In this thread I'd like to discuss:
1. Regulating cylinder count to create specific sounds.
2. Exhaust sound-affecting devices.
3. Lightweight and minimally restrictive, yet effective, mufflers or sound attenuators.
1.) As I understand it, F1 engine regulations have never been drafted with sound production as a criteria. The regs more typically specify things like swept volume, aspiration types, material use, and fuel consumption. Through such engine regulations was found the ethereal wail of a high-revving V10.
Since such a discovery was made, by happenstance, perhaps the lesson can be applied to future formulas, even ones which prioritize efficiency. For example, a change of wording in the existing regulations to specify ten cylinders instead of six, a v-angle of 72° or 144° instead of 90°, would not alter nor preclude the discovery of further efficiency gains associated with the current formula. In fact, the arbitrariness of engine layout has already been illustrated by the specification of a 90° triple-throw-crank V6, instead of a 60° or 120° V6, I-4, I-3, or an evolution of the previous V8.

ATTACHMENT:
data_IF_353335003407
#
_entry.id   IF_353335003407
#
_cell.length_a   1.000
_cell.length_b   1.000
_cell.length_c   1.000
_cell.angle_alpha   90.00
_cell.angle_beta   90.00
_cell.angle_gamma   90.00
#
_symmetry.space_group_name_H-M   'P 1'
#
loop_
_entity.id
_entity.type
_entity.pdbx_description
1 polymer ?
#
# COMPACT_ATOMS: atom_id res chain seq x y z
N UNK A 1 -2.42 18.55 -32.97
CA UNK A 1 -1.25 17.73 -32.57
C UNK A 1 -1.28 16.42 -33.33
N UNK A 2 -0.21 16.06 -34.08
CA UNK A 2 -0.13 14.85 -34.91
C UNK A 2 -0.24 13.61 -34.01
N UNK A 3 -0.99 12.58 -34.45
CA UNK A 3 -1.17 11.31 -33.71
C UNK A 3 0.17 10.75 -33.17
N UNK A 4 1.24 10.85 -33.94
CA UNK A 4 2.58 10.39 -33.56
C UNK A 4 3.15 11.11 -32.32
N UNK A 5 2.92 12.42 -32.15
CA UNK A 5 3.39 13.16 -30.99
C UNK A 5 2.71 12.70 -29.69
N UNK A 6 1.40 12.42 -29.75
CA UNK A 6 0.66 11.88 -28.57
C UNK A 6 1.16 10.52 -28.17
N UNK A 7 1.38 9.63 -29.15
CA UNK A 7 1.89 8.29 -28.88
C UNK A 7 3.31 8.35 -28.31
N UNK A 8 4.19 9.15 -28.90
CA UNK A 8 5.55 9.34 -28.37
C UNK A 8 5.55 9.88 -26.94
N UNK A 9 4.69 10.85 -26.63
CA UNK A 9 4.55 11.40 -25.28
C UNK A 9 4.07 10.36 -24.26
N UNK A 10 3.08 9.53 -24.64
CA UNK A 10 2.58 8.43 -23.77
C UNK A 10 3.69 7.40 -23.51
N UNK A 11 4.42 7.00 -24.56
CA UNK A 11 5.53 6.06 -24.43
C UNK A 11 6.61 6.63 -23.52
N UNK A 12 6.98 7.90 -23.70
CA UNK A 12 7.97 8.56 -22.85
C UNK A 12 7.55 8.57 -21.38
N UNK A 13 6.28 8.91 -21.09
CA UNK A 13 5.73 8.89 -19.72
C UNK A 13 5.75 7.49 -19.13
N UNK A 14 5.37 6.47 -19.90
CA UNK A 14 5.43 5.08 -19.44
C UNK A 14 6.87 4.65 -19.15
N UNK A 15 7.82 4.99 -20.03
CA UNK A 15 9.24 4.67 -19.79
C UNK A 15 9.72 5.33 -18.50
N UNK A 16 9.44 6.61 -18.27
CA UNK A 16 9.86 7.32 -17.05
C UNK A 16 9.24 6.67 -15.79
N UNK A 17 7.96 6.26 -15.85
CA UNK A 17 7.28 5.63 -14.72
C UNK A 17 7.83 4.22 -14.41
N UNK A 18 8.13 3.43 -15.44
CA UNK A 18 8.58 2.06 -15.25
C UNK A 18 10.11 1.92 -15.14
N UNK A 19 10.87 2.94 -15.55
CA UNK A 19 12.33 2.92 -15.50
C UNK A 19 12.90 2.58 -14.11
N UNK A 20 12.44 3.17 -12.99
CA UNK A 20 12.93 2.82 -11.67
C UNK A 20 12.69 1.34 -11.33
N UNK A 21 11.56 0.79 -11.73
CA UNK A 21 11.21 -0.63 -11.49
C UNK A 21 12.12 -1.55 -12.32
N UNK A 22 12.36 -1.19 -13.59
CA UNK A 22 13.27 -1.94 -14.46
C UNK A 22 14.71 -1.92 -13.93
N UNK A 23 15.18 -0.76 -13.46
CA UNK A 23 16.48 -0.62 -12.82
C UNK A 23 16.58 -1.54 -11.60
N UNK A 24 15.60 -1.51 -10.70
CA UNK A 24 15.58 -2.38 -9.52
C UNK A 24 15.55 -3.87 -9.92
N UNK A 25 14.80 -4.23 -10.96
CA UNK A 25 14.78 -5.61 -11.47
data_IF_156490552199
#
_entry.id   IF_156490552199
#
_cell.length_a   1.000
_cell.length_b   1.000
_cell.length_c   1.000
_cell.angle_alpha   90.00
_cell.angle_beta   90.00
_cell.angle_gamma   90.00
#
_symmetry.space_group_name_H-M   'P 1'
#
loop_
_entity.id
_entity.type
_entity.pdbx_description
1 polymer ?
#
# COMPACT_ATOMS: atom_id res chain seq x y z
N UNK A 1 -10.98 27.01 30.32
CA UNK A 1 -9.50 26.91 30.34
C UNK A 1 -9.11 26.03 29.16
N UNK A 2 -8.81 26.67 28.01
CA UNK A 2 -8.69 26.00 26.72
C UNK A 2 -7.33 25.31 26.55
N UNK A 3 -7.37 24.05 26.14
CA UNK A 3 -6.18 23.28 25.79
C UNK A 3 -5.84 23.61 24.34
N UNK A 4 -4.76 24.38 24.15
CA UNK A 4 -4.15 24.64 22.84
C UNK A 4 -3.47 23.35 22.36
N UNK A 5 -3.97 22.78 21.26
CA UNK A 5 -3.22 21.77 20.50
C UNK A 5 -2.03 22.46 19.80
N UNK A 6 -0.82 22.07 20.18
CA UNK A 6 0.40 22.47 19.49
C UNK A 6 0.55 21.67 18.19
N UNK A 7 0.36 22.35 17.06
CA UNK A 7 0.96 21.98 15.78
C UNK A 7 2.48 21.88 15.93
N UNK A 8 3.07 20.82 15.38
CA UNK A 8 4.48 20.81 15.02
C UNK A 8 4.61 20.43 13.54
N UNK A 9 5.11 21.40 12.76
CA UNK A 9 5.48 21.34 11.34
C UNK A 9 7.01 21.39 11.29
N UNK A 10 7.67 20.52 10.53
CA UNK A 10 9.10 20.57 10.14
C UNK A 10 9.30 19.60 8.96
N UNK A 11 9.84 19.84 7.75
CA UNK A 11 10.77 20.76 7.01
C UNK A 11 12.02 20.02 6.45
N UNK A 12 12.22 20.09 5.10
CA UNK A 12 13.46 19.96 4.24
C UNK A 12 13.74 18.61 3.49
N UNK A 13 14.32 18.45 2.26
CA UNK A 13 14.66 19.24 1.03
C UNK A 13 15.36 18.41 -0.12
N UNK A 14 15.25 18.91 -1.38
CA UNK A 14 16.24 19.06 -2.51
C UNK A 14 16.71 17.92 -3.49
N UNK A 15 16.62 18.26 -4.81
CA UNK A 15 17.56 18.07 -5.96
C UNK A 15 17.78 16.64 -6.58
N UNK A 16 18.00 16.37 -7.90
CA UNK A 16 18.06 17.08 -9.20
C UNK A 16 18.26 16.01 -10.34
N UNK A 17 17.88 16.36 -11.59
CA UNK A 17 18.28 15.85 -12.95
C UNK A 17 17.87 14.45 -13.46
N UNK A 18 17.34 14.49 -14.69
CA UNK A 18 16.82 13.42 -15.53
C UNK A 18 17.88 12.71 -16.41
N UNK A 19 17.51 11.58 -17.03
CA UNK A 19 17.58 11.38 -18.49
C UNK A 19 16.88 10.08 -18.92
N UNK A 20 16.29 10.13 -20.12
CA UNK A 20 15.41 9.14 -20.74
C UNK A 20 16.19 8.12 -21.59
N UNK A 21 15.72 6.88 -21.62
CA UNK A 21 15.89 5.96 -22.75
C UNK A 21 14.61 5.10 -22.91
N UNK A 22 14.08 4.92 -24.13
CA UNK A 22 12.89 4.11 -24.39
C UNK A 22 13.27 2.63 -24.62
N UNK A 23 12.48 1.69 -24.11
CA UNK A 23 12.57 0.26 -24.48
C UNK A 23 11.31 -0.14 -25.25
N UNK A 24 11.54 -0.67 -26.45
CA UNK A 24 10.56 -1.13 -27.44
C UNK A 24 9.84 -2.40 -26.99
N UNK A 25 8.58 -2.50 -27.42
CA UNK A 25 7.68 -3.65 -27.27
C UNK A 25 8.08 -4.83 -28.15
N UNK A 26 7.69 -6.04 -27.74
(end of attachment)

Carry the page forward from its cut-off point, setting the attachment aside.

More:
Increased frictional or pumping losses from higher cylinder counts would not de-incentivize furthering efficiency in an efficiency formula. Chassis installment structural issues are not a primary concern in the era of modern composite chassis building techniques, and concerns about weight optimization should be considered alongside the fungibility of the minimum vehicle weight rule.
A V10 adaptation of the current V6 technology is one direction to go in, towards changing the color of the sound of F1's engines.
2.) Another option, perhaps more what I'd like the thread to be about, is sound affecting devices.
Are there any devices or technologies which could modulate or transform exhaust pulses? Is there any efficient means by which to convert the three exhaust pulses per crankshaft rotation, provided by the current V6s, into four synthesized pulses (or more) per crankshaft rotation? In order to simulate the sound of a higher cylinder-count engine. Ideally, without obstructing the exhaust flow excessively. I envision it as something existing downstream of the turbine exit.
Perhaps a series of reed valves and expansion chambers, or spring loaded plates which would build up and release pressure to synthesize a new exhaust pattern, or a rotor with a window or windows on it spinning at a variable rate, reflecting and permitting intermittent pulses.
3.) There are benefits to quieter engines for satisfying different venues & zoning requirements. What room for development is there for a lightweight, small, minimally restrictive muffler? Or, might other technologies be considered or created for serving the same purpose. Perhaps what solves prompt #2 could also apply here. A quiet engine can still provide an evocative sound. In fact, fans listened to a quiet, synthetic version of the old V10s every time they turned their televisions on to watch a race.